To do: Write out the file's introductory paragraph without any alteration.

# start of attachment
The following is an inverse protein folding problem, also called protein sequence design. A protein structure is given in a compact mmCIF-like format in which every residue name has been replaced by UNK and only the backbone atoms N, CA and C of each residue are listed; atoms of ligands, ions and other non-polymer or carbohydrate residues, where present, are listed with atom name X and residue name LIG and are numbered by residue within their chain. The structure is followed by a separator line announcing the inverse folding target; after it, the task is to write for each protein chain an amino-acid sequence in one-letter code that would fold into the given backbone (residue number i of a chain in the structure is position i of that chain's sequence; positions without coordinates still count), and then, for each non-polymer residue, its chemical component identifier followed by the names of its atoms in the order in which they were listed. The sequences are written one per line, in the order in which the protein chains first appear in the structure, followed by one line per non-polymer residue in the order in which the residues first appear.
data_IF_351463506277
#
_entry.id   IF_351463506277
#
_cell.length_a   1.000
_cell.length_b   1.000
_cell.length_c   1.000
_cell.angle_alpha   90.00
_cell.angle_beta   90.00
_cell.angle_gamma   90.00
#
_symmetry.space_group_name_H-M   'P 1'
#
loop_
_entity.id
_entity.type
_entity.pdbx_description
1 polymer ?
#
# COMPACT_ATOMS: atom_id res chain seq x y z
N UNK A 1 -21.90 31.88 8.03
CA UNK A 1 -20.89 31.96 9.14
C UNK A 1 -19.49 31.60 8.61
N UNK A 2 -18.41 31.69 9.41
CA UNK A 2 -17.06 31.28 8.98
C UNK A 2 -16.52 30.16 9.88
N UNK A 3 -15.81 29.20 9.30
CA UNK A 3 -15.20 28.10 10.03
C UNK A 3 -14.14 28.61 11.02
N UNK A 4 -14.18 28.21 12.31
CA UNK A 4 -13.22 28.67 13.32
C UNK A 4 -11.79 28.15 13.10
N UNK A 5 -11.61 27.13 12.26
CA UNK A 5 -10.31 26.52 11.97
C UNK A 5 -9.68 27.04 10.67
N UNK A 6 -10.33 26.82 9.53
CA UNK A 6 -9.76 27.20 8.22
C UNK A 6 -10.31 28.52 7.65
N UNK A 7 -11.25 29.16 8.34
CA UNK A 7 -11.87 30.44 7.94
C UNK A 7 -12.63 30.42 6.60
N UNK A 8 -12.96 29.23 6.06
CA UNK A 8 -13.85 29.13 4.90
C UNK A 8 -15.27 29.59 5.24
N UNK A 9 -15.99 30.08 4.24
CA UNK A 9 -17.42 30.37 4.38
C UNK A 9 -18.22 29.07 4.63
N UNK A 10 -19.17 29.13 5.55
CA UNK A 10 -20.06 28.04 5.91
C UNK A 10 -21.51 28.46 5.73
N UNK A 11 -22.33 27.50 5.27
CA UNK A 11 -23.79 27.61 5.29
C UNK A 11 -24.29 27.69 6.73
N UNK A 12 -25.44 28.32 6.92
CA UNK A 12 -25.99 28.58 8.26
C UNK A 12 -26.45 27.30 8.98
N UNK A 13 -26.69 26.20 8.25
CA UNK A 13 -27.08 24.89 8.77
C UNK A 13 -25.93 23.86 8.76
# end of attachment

The following is an inverse protein folding problem, also called protein sequence design. A protein structure is given in a compact mmCIF-like format in which every residue name has been replaced by UNK and only the backbone atoms N, CA and C of each residue are listed; atoms of ligands, ions and other non-polymer or carbohydrate residues, where present, are listed with atom name X and residue name LIG and are numbered by residue within their chain. The structure is followed by a separator line announcing the inverse folding target; after it, the task is to write for each protein chain an amino-acid sequence in one-letter code that would fold into the given backbone (residue number i of a chain in the structure is position i of that chain's sequence; positions without coordinates still count), and then, for each non-polymer residue, its chemical component identifier followed by the names of its atoms in the order in which they were listed. The sequences are written one per line, in the order in which the protein chains first appear in the structure, followed by one line per non-polymer residue in the order in which the residues first appear.